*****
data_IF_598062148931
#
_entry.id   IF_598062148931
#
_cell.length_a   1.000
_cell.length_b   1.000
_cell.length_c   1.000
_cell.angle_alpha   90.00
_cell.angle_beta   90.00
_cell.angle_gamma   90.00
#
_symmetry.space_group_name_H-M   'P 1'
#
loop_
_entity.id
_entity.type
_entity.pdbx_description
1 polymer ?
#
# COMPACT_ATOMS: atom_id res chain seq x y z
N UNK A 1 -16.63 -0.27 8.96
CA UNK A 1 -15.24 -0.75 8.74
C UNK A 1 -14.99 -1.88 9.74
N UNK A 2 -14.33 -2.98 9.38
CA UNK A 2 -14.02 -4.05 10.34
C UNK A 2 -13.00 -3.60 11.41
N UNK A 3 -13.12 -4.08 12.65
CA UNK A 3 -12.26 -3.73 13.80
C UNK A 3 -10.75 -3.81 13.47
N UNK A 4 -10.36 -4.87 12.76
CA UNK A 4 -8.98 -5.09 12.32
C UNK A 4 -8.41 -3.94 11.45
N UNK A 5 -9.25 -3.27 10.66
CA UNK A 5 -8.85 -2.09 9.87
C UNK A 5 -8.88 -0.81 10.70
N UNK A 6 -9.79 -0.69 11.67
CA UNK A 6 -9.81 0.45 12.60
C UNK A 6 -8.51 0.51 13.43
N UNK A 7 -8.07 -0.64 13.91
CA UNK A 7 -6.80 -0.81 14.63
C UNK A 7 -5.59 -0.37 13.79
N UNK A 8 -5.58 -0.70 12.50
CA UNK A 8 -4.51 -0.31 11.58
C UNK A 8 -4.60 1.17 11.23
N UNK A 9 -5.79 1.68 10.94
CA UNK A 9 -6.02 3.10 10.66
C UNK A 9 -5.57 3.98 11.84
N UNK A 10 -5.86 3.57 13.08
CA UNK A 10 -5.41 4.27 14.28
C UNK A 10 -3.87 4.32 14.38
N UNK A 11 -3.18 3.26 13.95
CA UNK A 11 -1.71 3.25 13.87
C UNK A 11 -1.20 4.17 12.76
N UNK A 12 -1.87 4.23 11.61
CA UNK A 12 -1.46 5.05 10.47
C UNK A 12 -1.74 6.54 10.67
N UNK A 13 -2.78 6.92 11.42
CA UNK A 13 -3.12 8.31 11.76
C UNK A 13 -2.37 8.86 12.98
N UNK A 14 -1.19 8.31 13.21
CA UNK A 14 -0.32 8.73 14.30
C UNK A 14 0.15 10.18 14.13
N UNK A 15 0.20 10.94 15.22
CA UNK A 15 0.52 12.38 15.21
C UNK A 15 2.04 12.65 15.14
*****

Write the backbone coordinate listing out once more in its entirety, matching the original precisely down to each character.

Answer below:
data_IF_598062148931
#
_entry.id   IF_598062148931
#
_cell.length_a   1.000
_cell.length_b   1.000
_cell.length_c   1.000
_cell.angle_alpha   90.00
_cell.angle_beta   90.00
_cell.angle_gamma   90.00
#
_symmetry.space_group_name_H-M   'P 1'
#
loop_
_entity.id
_entity.type
_entity.pdbx_description
1 polymer ?
#
# COMPACT_ATOMS: atom_id res chain seq x y z
N UNK A 1 -16.63 -0.27 8.96
CA UNK A 1 -15.24 -0.75 8.74
C UNK A 1 -14.99 -1.88 9.74
N UNK A 2 -14.33 -2.98 9.38
CA UNK A 2 -14.02 -4.05 10.34
C UNK A 2 -13.00 -3.60 11.41
N UNK A 3 -13.12 -4.08 12.65
CA UNK A 3 -12.26 -3.73 13.80
C UNK A 3 -10.75 -3.81 13.47
N UNK A 4 -10.36 -4.87 12.76
CA UNK A 4 -8.98 -5.09 12.32
C UNK A 4 -8.41 -3.94 11.45
N UNK A 5 -9.25 -3.27 10.66
CA UNK A 5 -8.85 -2.09 9.87
C UNK A 5 -8.88 -0.81 10.70
N UNK A 6 -9.79 -0.69 11.67
CA UNK A 6 -9.81 0.45 12.60
C UNK A 6 -8.51 0.51 13.43
N UNK A 7 -8.07 -0.64 13.91
CA UNK A 7 -6.80 -0.81 14.63
C UNK A 7 -5.59 -0.37 13.79
N UNK A 8 -5.58 -0.70 12.50
CA UNK A 8 -4.51 -0.31 11.58
C UNK A 8 -4.60 1.17 11.23
N UNK A 9 -5.79 1.68 10.94
CA UNK A 9 -6.02 3.10 10.66
C UNK A 9 -5.57 3.98 11.84
N UNK A 10 -5.86 3.57 13.08
CA UNK A 10 -5.41 4.27 14.28
C UNK A 10 -3.87 4.32 14.38
N UNK A 11 -3.18 3.26 13.95
CA UNK A 11 -1.71 3.25 13.87
C UNK A 11 -1.20 4.17 12.76
N UNK A 12 -1.87 4.23 11.61
CA UNK A 12 -1.46 5.05 10.47
C UNK A 12 -1.74 6.54 10.67
N UNK A 13 -2.78 6.92 11.42
CA UNK A 13 -3.12 8.31 11.76
C UNK A 13 -2.37 8.86 12.98
N UNK A 14 -1.19 8.31 13.21
CA UNK A 14 -0.32 8.73 14.30
C UNK A 14 0.15 10.18 14.13
N UNK A 15 0.20 10.94 15.22
CA UNK A 15 0.52 12.38 15.21
C UNK A 15 2.04 12.65 15.14